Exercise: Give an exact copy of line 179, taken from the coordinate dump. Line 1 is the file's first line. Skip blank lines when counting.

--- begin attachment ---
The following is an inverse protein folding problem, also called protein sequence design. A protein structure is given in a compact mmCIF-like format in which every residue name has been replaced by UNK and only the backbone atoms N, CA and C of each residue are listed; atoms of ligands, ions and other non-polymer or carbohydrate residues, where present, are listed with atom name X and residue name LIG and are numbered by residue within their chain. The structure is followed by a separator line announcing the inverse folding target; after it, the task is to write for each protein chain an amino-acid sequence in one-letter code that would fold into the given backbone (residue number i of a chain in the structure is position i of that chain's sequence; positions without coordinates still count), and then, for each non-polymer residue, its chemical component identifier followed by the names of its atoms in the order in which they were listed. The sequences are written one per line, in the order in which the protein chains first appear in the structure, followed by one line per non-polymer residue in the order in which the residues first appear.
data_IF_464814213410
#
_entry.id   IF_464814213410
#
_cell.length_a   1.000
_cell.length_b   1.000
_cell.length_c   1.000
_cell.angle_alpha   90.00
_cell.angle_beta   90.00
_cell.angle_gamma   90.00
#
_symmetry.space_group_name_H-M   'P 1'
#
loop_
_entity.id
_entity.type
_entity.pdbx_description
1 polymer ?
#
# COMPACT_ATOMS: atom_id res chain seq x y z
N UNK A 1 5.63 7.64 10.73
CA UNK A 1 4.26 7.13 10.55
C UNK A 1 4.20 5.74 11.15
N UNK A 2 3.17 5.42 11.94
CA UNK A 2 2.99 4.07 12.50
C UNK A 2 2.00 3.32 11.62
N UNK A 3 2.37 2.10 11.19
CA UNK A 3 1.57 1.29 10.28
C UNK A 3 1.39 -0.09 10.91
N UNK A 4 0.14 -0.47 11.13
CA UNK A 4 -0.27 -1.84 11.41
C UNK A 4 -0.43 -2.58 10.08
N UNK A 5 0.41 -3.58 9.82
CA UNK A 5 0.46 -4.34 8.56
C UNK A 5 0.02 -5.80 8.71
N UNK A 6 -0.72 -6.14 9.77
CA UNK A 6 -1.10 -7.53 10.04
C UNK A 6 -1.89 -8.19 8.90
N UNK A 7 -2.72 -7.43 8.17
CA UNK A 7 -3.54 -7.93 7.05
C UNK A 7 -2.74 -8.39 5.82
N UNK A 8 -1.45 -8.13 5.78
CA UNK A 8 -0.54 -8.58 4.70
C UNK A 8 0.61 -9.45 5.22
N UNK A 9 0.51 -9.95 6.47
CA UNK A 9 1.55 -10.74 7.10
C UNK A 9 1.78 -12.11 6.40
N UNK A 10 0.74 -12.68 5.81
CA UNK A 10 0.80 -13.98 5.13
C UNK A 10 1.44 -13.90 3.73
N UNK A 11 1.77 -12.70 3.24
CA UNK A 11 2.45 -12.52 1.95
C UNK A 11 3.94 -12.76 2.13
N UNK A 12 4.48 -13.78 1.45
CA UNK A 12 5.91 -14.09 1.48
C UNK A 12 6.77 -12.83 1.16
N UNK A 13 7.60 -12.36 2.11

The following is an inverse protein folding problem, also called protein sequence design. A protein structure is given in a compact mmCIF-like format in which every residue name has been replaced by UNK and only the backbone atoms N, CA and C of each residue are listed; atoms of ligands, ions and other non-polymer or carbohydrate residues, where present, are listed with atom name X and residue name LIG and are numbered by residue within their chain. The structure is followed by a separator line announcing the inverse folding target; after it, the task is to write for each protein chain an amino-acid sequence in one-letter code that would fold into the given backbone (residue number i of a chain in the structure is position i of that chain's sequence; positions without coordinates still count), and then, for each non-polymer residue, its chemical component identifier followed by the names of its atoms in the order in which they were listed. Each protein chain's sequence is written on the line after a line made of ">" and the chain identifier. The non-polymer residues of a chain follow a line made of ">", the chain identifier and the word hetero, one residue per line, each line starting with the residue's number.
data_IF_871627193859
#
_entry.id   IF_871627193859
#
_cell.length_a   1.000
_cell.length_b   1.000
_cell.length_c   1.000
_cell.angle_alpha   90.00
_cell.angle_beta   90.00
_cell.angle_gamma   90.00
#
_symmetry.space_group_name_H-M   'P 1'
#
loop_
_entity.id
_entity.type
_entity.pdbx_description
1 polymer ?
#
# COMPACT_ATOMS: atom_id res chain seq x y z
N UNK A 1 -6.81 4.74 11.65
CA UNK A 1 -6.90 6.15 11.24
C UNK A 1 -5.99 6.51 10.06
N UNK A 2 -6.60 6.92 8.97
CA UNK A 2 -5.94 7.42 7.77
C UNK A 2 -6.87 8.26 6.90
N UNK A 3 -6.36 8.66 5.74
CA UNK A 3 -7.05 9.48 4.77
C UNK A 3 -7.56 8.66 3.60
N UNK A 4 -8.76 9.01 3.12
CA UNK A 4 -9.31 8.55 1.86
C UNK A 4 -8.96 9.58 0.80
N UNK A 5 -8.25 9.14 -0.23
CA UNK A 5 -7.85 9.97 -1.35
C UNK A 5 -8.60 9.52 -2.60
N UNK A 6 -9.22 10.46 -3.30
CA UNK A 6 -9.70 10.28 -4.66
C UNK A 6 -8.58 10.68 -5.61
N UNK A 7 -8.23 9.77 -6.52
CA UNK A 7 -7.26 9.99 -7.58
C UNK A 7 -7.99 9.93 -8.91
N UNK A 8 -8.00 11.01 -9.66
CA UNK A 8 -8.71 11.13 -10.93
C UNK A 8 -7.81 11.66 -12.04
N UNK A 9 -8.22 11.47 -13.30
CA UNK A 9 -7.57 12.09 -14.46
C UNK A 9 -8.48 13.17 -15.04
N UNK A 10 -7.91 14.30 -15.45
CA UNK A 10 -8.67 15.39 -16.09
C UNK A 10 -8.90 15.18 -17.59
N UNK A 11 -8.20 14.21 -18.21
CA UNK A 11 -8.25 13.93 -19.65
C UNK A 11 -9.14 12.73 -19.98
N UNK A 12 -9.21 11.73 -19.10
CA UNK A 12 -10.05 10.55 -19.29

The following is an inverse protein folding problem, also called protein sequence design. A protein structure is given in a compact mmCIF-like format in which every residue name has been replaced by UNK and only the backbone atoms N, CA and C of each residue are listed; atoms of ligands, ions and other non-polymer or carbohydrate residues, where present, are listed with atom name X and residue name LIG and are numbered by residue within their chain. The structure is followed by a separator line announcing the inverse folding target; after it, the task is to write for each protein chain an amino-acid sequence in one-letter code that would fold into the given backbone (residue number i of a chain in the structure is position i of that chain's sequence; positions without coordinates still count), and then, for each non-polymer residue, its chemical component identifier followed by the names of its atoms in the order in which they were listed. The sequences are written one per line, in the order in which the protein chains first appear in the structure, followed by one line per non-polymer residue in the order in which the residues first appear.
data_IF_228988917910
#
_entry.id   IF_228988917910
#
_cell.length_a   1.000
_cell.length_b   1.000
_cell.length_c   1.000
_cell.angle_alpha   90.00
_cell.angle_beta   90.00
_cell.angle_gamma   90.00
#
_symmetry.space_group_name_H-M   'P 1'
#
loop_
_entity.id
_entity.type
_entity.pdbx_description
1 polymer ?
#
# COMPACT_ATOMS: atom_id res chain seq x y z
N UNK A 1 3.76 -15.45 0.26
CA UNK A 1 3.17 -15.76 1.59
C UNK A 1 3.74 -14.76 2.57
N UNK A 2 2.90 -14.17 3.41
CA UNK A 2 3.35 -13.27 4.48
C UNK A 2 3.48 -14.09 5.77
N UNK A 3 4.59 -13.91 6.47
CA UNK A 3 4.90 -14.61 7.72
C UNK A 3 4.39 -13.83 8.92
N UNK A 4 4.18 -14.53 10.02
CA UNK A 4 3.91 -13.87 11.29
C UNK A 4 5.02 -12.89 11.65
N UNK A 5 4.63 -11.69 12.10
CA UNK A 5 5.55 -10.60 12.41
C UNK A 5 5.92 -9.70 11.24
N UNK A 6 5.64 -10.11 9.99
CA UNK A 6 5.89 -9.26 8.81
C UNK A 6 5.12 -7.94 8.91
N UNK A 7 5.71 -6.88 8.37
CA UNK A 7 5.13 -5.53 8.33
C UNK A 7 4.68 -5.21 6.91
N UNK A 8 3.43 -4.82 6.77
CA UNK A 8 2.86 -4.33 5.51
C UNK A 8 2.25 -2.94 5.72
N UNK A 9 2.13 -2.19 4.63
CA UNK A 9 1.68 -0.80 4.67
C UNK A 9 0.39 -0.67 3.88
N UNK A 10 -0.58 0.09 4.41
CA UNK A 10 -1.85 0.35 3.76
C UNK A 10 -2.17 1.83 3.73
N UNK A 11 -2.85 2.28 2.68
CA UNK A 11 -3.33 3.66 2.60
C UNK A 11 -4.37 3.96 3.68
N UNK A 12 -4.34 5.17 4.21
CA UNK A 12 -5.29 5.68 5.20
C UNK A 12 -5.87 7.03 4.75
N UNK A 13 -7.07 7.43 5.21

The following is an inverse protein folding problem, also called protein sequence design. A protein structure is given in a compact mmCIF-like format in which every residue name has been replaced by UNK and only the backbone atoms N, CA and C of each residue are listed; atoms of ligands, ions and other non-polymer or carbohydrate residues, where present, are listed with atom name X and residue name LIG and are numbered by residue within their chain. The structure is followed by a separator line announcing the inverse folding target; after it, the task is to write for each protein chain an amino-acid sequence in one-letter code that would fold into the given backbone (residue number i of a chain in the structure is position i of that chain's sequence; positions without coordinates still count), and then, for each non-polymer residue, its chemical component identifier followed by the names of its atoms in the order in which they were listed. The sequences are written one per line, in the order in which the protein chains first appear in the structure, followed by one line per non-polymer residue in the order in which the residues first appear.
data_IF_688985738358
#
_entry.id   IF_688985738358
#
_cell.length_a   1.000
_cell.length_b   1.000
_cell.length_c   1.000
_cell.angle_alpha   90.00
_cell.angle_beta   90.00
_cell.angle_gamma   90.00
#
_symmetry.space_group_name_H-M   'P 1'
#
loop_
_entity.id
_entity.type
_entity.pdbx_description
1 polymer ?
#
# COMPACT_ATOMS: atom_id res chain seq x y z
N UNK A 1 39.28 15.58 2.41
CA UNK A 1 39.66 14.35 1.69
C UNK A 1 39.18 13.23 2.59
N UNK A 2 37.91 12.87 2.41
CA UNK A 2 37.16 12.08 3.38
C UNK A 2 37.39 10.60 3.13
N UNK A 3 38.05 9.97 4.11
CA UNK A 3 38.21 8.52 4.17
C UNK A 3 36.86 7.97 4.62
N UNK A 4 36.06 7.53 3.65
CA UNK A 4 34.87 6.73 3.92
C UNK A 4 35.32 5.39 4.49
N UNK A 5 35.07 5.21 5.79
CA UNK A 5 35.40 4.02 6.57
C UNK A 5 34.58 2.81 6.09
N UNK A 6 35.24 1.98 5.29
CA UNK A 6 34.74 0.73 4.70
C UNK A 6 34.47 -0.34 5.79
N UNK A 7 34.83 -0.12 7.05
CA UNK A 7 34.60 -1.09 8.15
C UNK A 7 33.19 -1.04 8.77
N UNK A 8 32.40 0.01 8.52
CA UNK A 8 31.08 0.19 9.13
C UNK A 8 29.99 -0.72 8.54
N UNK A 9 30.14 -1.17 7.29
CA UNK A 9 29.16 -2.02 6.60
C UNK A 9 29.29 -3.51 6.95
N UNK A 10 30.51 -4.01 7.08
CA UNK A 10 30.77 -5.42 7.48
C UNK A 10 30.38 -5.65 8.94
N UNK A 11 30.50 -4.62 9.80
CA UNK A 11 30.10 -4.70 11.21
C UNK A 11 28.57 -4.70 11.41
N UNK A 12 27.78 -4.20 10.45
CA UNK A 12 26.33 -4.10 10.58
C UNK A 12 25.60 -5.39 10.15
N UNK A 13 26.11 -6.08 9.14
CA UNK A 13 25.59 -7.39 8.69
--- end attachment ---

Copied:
_cell.length_b   1.000